Paris fashion shows have a reputation, somewhat deserved, for displaying the bizarre, artistic, and conceptual side of fashion. In reality, we see that to some degree in all four cities, but those shows rarely get the attention that they do in Paris. These are the shows that leave casual bystanders scratching their heads and thinking that we’re all crazy for making such a big deal about something no one in their right mind would actually wear. While many of those shows might not be worth mentioning, the labels short-lived and ultimately ill-conceived, Jacquemus is the exception. Underlying all the artistry and conceptualism is a strong understanding not only of clothing, but social gender stereotypes and how our fashion choices reinforce those ideas.
Still, this was not the typical runway presentation. I can’t say that I’ve ever seen a young girl representing the mythical Sisyphus pushing a giant red ball of cloth across a giant, open, empty space. Neither can I say I’ve seen anyone come out leading a white horse before today. Jacquemus has said before that he doesn’t design clothes, he designs stories, and this entire presentation is a very conceptual story full of fashion’s own mythology, a sense of futility in the struggle to progress, and the sometimes flatness of the digital age. Very heady stuff if all one is wanting is a good pair of trousers or a sharp looking jacket.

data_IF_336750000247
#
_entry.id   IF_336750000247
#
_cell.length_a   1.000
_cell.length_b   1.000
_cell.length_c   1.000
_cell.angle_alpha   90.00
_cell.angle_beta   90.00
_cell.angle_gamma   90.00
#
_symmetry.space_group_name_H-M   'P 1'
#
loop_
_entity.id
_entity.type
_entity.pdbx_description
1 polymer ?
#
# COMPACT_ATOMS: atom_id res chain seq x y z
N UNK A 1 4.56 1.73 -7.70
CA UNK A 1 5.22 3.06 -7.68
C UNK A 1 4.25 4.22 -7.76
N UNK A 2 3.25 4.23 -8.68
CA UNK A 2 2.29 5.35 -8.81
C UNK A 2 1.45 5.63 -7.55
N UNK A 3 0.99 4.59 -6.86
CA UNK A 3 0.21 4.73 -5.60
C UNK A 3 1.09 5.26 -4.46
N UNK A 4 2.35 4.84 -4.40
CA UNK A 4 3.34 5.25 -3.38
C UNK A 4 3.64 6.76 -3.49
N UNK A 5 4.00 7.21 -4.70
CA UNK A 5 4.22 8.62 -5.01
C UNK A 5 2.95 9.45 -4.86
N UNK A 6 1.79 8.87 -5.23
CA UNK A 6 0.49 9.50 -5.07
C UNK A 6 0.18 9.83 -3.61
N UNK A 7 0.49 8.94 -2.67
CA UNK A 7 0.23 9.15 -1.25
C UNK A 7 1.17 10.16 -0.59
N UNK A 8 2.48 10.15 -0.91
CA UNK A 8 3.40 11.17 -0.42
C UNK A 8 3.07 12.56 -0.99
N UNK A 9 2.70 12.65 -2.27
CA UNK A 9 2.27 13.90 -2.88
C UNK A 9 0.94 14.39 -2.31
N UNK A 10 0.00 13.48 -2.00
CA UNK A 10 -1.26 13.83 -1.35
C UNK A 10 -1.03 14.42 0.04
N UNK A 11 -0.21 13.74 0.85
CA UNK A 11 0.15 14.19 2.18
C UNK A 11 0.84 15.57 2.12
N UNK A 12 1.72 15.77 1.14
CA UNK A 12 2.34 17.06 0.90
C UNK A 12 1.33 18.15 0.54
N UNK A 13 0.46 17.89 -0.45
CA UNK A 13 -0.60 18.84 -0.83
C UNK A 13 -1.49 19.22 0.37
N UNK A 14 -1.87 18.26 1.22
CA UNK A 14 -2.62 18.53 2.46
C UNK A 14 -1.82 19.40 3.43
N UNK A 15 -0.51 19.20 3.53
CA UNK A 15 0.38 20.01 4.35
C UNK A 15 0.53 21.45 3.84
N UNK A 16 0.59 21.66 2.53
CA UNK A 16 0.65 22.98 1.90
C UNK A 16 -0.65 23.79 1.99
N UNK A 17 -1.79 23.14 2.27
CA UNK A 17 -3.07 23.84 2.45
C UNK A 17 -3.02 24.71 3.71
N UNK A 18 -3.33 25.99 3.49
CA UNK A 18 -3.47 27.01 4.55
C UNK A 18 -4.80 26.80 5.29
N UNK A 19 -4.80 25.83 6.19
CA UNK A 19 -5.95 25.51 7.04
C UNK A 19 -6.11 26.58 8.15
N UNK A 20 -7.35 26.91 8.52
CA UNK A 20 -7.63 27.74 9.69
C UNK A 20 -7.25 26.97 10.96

I have to say that this season’s collection is certainly a lot more commercial feeling than last season. He didn’t cover models’ faces this time, and there were no cutouts of hands covering strategic body parts. In some ways, from an artistic standpoint, that is a bit disappointing. Still, there are plenty of times when he makes his point, such as with the red dress that has no sleeves. Not that the dress is sleeveless as we’ve seen so often this season. Rather, there are no openings for the arms at all; the model’s arms are trapped inside the dress with her hands only visible at the hem. Then, there’s the dark navy dress with the silhouette of a man’s suit outlined in white, delivering a very two-dimensional effect where one might have expected more.
Looks are generally deconstructed and then reconstructed in ways that force one, willingly or not, to consider why we wear the pieces we do, which garments are appropriate for which gender, and which age. There is definitely a focus on youth in this collection, but then that’s probably appropriate for the overall style. There’s a sense of sportiness in some of the pieces, as well as a touch of daring that is rather inherent to this style of presentation. We know we’re not really getting a good look at the clothes that will be on the shelves next spring, but more a sense of the over-arching style and aesthetic the designer wants to achieve.
So, while we don’t really expect to see anything in the stores next spring that leaves one looking as though they’re wearing half a suit or a giant ball of cloth, we can expect styles that challenge the norm, that force us to re-think what is appropriate and how what we wear tells our own stories. It is from these ideological wells that genius springs. Keep watching.